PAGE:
The same happens with other aspects of CUSC ideology. Fourier’s phalanstères, for instance, led to the development of similar communal living projects in other movements, from anarchist autonomous communes to, notably, israeli kibbutzim. This fact perhaps makes it less surprising that Israel, hardly a woke country in many aspects, portrays itself as a Near East’s queer paradise. At this point, it should be made explicit that these Fourierist, associative, voluntary communes are absolutely not to be confused with their distant cousin, the soviet, which is State-established, mandatory and more accelerationist in the sense that it processes social organization even more thoroughly. 

A final significant connection also emerges from the waters with this analysis. The relation between hippie culture, techno-utopianism and “California ideology”, which on the surface can seem contradictory, makes complete sense from an evolutionary memetics point of view. After all, when the Count of Saint-Simon joined the fighting in the American Revolution, he stated he did so for “the industrial liberty of America”. The perception of technology as an emancipatory tool is intimately linked to the American Project. The modern, Zuckerbergian iteration of this project certainly makes the cut: a communal space, a personal identity expression platform, and a mega-corporation, all in one. Silicon Valley overlords, with their t-shirts and jeans, look certainly in-character as modern socialist aristocrats of the Fourth Industrial Revolution.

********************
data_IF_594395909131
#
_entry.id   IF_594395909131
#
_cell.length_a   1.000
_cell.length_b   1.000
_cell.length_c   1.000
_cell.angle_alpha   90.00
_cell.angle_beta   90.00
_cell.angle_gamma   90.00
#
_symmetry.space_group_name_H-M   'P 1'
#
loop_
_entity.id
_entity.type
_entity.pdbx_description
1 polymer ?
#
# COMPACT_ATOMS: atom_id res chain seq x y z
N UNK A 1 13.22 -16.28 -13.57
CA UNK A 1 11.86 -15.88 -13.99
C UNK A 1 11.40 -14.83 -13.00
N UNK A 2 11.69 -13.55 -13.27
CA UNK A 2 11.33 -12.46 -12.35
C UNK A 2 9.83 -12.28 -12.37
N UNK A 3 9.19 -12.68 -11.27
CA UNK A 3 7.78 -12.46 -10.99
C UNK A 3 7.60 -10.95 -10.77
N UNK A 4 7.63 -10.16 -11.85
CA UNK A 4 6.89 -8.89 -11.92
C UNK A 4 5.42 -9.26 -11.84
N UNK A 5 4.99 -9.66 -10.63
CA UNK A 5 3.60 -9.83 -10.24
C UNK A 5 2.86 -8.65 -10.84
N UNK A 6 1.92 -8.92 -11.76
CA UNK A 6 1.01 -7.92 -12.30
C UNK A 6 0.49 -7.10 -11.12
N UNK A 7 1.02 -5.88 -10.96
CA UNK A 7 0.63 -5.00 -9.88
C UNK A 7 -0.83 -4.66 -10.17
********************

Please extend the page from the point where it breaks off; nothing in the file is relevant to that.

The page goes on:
In the end, CUSC shared a destiny with cyberpunk: it became less and less transgressive as the world transformed into precisely what it described. There’s no impact to it anymore: like the special effects from an old horror movie, which now look fake and unscary. Brave New World might have been deeply disturbing for its original 1932 audience; it has become so similar to reality that its dystopic tone actually flies over many people’s heads. The city-noir LA streets depicted in Blade Runner look like any current Western metropolis at night, minus the cyborgs and flying cars; its veiled, Yellow Peril implications are now a given with the coming Chinese economic sorpasso. With coronavirus raging outside, our dependence on virtual realities has become almost mandatory, too; we use our interconnectedness mostly for zoom calls, videogames and Uber Eats, though, so there’s less subversive hacking than anticipated. Past visions, utopic or dystopic, fail as they become just normal. The only thing nobody expected was our cyberpunk dystopia to be so lame.

This was the last chapter on a series about the Communist Manifesto. You can go to the first chapter here.

Men Towards the Ruins: German Socialism

In our last post, we went through two of the strains of Reactionary Socialism described by Marx and Engels, feudal and petty-bourgeois socialism. Today we will discuss a third variant, dubbed German or “true” socialism.

This third school of thought is a very peculiar type, specific to the context of post-Enlightenment Germany and its unification process. This period in German history was marked by tension that pitted the liberal, industrial bourgeoisie against absolutist aristocratic power. The case presented by the Manifesto is one of memetic evolution promoted by changing environmental pressures. French revolutionary literature, once disconnected from its social context, became for German intellectuals an abstract thing; a literary trope. In characteristic Teutonic fashion, German philosophers equated the proletarian interests with “the Interests of Mankind”, economic oppression with “the Alienation of Humanity”, French criticism of the bourgeois State with “the Dethronement of the Category of the General”, and so on. The transfer of social conflicts characteristic of bourgeois France to the alien German reality resulted in the relegation of said conflict to the realm of Ideas. According to Marx and Engels, as a consequence of this decantment, French discourse was completely defanged and lost its revolutionary potential.